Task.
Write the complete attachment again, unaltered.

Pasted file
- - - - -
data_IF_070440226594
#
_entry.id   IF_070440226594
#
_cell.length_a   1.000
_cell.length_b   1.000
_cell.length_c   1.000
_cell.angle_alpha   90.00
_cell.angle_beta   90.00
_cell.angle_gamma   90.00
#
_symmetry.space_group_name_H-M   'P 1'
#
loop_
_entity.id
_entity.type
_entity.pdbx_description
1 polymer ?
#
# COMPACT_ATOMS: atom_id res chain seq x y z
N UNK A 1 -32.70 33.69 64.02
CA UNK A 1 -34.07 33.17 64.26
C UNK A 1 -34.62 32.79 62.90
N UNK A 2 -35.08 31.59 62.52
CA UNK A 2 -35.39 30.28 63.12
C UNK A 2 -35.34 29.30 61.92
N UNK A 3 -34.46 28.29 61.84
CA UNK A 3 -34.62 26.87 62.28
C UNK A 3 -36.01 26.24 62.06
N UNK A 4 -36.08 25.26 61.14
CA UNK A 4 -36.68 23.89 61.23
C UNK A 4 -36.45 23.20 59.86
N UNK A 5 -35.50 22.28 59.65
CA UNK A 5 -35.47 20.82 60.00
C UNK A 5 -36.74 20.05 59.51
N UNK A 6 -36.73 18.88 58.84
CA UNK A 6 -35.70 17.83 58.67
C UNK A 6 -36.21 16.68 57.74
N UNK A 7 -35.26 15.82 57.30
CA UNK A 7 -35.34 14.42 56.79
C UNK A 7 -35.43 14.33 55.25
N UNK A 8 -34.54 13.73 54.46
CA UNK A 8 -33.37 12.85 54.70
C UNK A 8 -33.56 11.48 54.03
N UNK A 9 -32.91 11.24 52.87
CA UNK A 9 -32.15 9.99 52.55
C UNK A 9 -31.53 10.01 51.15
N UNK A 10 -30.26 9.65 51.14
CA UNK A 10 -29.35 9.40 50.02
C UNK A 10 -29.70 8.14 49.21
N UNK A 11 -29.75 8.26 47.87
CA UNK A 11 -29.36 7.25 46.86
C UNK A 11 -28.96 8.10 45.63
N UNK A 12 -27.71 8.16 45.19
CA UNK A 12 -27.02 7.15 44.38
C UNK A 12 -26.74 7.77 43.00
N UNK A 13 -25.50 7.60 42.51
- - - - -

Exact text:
data_IF_070440226594
#
_entry.id   IF_070440226594
#
_cell.length_a   1.000
_cell.length_b   1.000
_cell.length_c   1.000
_cell.angle_alpha   90.00
_cell.angle_beta   90.00
_cell.angle_gamma   90.00
#
_symmetry.space_group_name_H-M   'P 1'
#
loop_
_entity.id
_entity.type
_entity.pdbx_description
1 polymer ?
#
# COMPACT_ATOMS: atom_id res chain seq x y z
N UNK A 1 -32.70 33.69 64.02
CA UNK A 1 -34.07 33.17 64.26
C UNK A 1 -34.62 32.79 62.90
N UNK A 2 -35.08 31.59 62.52
CA UNK A 2 -35.39 30.28 63.12
C UNK A 2 -35.34 29.30 61.92
N UNK A 3 -34.46 28.29 61.84
CA UNK A 3 -34.62 26.87 62.28
C UNK A 3 -36.01 26.24 62.06
N UNK A 4 -36.08 25.26 61.14
CA UNK A 4 -36.68 23.89 61.23
C UNK A 4 -36.45 23.20 59.86
N UNK A 5 -35.50 22.28 59.65
CA UNK A 5 -35.47 20.82 60.00
C UNK A 5 -36.74 20.05 59.51
N UNK A 6 -36.73 18.88 58.84
CA UNK A 6 -35.70 17.83 58.67
C UNK A 6 -36.21 16.68 57.74
N UNK A 7 -35.26 15.82 57.30
CA UNK A 7 -35.34 14.42 56.79
C UNK A 7 -35.43 14.33 55.25
N UNK A 8 -34.54 13.73 54.46
CA UNK A 8 -33.37 12.85 54.70
C UNK A 8 -33.56 11.48 54.03
N UNK A 9 -32.91 11.24 52.87
CA UNK A 9 -32.15 9.99 52.55
C UNK A 9 -31.53 10.01 51.15
N UNK A 10 -30.26 9.65 51.14
CA UNK A 10 -29.35 9.40 50.02
C UNK A 10 -29.70 8.14 49.21
N UNK A 11 -29.75 8.26 47.87
CA UNK A 11 -29.36 7.25 46.86
C UNK A 11 -28.96 8.10 45.63
N UNK A 12 -27.71 8.16 45.19
CA UNK A 12 -27.02 7.15 44.38
C UNK A 12 -26.74 7.77 43.00
N UNK A 13 -25.50 7.60 42.51